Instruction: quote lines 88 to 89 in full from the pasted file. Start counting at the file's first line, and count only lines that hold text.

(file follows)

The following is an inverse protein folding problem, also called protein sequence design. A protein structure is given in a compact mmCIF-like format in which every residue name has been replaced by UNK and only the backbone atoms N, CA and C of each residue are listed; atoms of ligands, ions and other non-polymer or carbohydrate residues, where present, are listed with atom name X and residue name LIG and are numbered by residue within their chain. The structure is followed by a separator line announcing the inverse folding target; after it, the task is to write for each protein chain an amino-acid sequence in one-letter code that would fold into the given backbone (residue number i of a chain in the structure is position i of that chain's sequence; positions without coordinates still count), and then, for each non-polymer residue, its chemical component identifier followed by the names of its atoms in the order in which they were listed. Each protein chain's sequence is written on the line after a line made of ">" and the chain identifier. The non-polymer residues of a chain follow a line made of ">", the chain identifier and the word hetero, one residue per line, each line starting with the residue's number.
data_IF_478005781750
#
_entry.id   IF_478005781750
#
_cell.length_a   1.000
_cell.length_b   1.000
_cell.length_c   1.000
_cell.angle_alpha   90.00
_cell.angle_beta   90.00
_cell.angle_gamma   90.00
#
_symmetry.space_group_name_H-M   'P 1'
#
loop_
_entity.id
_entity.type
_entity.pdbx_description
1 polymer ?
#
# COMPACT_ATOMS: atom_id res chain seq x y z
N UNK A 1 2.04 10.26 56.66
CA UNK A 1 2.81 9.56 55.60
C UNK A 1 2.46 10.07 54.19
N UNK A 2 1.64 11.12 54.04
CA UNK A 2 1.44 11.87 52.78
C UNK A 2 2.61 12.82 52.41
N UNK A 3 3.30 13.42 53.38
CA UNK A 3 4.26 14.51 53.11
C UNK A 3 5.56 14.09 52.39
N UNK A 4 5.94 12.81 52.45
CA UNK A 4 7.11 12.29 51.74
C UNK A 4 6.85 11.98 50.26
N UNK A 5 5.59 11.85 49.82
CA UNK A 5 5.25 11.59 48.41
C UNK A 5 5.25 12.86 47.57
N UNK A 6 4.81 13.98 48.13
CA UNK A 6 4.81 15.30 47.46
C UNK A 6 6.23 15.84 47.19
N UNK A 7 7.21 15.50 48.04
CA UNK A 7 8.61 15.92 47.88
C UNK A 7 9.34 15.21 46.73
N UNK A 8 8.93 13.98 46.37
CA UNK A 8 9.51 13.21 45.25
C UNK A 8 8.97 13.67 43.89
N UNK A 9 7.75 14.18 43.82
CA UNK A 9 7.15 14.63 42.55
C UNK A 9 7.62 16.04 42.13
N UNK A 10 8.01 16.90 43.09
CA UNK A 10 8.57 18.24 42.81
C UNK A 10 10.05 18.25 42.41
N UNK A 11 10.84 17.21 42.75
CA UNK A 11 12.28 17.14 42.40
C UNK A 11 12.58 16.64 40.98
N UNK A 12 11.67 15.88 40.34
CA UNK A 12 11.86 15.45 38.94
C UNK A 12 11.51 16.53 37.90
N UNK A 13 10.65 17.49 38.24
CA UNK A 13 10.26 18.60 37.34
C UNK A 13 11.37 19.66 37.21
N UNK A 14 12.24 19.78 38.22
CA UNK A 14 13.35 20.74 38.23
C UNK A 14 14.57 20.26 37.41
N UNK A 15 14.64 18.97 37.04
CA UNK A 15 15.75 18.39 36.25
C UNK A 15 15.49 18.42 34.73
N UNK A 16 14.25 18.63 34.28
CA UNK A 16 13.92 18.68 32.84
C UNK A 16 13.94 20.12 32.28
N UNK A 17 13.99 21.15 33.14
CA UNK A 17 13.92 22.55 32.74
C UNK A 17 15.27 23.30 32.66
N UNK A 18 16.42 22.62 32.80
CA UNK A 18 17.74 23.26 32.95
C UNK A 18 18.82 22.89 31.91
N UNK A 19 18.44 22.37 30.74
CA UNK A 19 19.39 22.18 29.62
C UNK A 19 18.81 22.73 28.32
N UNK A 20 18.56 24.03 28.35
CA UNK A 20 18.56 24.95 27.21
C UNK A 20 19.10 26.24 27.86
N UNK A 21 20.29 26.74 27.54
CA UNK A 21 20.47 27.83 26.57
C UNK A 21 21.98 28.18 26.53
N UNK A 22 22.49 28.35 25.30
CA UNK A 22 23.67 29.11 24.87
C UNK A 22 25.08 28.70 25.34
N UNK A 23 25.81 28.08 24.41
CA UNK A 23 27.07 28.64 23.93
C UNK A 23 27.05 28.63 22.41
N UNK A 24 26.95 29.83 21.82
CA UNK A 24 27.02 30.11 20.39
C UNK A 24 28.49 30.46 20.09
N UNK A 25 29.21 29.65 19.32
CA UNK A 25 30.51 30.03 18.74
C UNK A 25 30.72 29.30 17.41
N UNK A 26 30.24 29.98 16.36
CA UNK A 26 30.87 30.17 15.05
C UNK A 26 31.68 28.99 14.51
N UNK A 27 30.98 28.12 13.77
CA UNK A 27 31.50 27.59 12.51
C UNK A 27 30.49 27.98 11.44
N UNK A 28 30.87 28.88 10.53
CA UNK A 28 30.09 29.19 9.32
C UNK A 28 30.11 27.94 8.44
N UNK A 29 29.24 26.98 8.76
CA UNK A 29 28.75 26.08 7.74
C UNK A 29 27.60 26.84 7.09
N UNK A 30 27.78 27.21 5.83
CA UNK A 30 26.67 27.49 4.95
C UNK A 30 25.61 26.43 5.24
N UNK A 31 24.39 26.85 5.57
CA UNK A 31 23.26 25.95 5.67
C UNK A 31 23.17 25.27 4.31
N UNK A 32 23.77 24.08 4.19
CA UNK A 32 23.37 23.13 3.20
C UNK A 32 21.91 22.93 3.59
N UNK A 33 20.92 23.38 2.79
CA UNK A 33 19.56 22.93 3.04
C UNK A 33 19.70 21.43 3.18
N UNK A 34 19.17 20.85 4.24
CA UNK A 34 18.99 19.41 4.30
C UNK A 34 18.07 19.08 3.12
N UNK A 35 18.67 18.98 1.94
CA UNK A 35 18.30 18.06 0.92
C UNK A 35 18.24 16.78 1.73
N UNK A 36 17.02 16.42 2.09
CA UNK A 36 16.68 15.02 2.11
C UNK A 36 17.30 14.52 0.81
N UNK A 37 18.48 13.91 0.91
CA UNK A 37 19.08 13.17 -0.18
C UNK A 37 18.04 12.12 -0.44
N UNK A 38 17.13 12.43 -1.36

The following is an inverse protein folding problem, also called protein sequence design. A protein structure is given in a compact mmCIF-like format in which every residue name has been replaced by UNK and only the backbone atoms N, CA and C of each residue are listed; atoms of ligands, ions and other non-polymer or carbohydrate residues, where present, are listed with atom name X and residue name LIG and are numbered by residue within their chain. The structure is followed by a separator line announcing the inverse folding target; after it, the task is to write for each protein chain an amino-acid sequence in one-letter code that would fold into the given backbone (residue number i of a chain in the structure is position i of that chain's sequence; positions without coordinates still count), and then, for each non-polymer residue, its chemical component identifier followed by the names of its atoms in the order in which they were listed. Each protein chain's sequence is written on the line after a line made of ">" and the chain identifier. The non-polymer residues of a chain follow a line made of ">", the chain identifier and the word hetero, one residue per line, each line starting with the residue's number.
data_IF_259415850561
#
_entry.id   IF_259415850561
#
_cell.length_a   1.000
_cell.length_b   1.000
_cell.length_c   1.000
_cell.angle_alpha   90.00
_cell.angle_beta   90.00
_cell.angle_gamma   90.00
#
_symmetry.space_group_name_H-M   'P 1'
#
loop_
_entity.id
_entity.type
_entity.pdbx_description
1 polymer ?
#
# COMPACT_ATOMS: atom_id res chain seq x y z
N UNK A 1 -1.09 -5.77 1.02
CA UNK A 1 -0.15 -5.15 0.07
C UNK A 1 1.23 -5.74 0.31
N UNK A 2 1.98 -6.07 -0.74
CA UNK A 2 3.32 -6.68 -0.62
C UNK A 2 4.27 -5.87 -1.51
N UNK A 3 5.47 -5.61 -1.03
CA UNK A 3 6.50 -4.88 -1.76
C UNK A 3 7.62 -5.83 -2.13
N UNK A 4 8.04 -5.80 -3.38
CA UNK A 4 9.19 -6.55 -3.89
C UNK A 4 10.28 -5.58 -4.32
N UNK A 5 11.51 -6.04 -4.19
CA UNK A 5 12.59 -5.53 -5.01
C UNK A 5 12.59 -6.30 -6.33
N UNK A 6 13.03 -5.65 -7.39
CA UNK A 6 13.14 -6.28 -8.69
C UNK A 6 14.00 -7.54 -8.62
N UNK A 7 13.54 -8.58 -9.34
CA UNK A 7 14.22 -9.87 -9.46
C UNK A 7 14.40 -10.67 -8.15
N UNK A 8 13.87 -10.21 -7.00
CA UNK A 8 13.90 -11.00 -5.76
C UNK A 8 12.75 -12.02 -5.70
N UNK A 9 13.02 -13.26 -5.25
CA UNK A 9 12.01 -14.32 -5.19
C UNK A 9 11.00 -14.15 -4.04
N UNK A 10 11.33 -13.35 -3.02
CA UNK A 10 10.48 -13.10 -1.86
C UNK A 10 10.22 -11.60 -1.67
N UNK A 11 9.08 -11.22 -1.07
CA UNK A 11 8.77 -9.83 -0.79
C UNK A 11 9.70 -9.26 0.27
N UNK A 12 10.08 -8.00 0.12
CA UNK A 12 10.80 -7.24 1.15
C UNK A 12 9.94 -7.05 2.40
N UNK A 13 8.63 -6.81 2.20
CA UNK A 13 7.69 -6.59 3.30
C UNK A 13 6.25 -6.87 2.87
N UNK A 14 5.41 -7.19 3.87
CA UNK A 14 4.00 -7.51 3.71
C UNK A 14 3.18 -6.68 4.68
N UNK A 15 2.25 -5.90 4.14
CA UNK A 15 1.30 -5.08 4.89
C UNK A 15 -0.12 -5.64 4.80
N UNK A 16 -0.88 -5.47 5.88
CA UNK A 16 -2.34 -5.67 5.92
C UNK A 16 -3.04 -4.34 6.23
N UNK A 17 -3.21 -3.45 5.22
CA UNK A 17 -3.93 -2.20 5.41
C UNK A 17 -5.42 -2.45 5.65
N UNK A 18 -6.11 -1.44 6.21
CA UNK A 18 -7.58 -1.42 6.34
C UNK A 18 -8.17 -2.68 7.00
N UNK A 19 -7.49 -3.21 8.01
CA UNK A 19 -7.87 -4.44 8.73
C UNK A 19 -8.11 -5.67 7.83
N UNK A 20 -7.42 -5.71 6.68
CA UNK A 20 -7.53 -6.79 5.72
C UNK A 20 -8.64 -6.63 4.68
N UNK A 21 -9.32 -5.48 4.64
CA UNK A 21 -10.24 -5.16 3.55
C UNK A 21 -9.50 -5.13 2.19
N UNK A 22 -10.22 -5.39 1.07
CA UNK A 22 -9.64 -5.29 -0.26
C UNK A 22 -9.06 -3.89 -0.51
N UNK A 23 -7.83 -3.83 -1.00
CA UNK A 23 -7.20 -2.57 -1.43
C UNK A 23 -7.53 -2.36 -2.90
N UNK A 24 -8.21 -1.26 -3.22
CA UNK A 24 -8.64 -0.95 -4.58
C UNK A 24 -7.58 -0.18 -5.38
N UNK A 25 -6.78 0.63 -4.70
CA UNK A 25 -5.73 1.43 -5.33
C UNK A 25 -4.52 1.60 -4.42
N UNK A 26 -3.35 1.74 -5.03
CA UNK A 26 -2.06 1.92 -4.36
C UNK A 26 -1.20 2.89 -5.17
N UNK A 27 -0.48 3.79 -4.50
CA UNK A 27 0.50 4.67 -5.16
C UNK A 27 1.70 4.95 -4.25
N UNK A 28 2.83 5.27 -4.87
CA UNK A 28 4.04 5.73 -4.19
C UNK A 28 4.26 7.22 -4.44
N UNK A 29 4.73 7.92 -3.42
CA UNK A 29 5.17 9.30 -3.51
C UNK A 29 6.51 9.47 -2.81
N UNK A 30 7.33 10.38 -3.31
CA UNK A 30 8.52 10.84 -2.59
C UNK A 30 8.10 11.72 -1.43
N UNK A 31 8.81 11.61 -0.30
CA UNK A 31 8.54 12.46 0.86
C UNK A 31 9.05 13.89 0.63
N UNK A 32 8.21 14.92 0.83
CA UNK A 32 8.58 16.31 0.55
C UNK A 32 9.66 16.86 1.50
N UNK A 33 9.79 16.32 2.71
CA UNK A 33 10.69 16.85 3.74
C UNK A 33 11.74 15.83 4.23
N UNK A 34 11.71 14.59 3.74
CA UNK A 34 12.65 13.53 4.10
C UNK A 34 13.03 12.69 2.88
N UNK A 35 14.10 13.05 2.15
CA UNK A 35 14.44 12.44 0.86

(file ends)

N UNK A 23 25.81 28.08 24.41
CA UNK A 23 27.07 28.64 23.93